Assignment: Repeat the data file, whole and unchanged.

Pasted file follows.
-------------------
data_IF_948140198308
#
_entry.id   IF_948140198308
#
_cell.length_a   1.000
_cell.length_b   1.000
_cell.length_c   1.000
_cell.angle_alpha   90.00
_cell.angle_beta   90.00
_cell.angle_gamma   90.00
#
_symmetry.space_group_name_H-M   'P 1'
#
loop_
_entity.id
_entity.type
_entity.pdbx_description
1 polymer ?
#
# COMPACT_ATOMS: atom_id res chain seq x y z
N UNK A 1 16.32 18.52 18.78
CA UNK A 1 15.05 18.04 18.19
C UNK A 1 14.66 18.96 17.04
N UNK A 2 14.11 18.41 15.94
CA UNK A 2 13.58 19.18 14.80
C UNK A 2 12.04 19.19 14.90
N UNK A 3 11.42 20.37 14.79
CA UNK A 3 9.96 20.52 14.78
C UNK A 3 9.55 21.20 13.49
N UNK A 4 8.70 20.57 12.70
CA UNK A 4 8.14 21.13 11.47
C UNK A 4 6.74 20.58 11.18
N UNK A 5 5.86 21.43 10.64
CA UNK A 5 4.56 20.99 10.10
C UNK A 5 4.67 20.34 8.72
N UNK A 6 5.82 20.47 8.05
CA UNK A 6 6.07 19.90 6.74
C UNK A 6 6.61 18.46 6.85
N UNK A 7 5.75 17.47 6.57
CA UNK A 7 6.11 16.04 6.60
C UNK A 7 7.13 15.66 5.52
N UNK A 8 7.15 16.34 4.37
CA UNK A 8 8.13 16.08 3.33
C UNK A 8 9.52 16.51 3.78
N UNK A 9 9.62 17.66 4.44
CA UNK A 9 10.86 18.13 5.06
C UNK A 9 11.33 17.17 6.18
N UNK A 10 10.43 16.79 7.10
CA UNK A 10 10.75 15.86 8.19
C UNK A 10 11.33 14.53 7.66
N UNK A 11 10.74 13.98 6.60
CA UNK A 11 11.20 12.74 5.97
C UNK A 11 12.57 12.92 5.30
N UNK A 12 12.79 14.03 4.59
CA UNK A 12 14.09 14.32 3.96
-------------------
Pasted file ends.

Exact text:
data_IF_948140198308
#
_entry.id   IF_948140198308
#
_cell.length_a   1.000
_cell.length_b   1.000
_cell.length_c   1.000
_cell.angle_alpha   90.00
_cell.angle_beta   90.00
_cell.angle_gamma   90.00
#
_symmetry.space_group_name_H-M   'P 1'
#
loop_
_entity.id
_entity.type
_entity.pdbx_description
1 polymer ?
#
# COMPACT_ATOMS: atom_id res chain seq x y z
N UNK A 1 16.32 18.52 18.78
CA UNK A 1 15.05 18.04 18.19
C UNK A 1 14.66 18.96 17.04
N UNK A 2 14.11 18.41 15.94
CA UNK A 2 13.58 19.18 14.80
C UNK A 2 12.04 19.19 14.90
N UNK A 3 11.42 20.37 14.79
CA UNK A 3 9.96 20.52 14.78
C UNK A 3 9.55 21.20 13.49
N UNK A 4 8.70 20.57 12.70
CA UNK A 4 8.14 21.13 11.47
C UNK A 4 6.74 20.58 11.18
N UNK A 5 5.86 21.43 10.64
CA UNK A 5 4.56 20.99 10.10
C UNK A 5 4.67 20.34 8.72
N UNK A 6 5.82 20.47 8.05
CA UNK A 6 6.07 19.90 6.74
C UNK A 6 6.61 18.46 6.85
N UNK A 7 5.75 17.47 6.57
CA UNK A 7 6.11 16.04 6.60
C UNK A 7 7.13 15.66 5.52
N UNK A 8 7.15 16.34 4.37
CA UNK A 8 8.13 16.08 3.33
C UNK A 8 9.52 16.51 3.78
N UNK A 9 9.62 17.66 4.44
CA UNK A 9 10.86 18.13 5.06
C UNK A 9 11.33 17.17 6.18
N UNK A 10 10.43 16.79 7.10
CA UNK A 10 10.75 15.86 8.19
C UNK A 10 11.33 14.53 7.66
N UNK A 11 10.74 13.98 6.60
CA UNK A 11 11.20 12.74 5.97
C UNK A 11 12.57 12.92 5.30
N UNK A 12 12.79 14.03 4.59
CA UNK A 12 14.09 14.32 3.96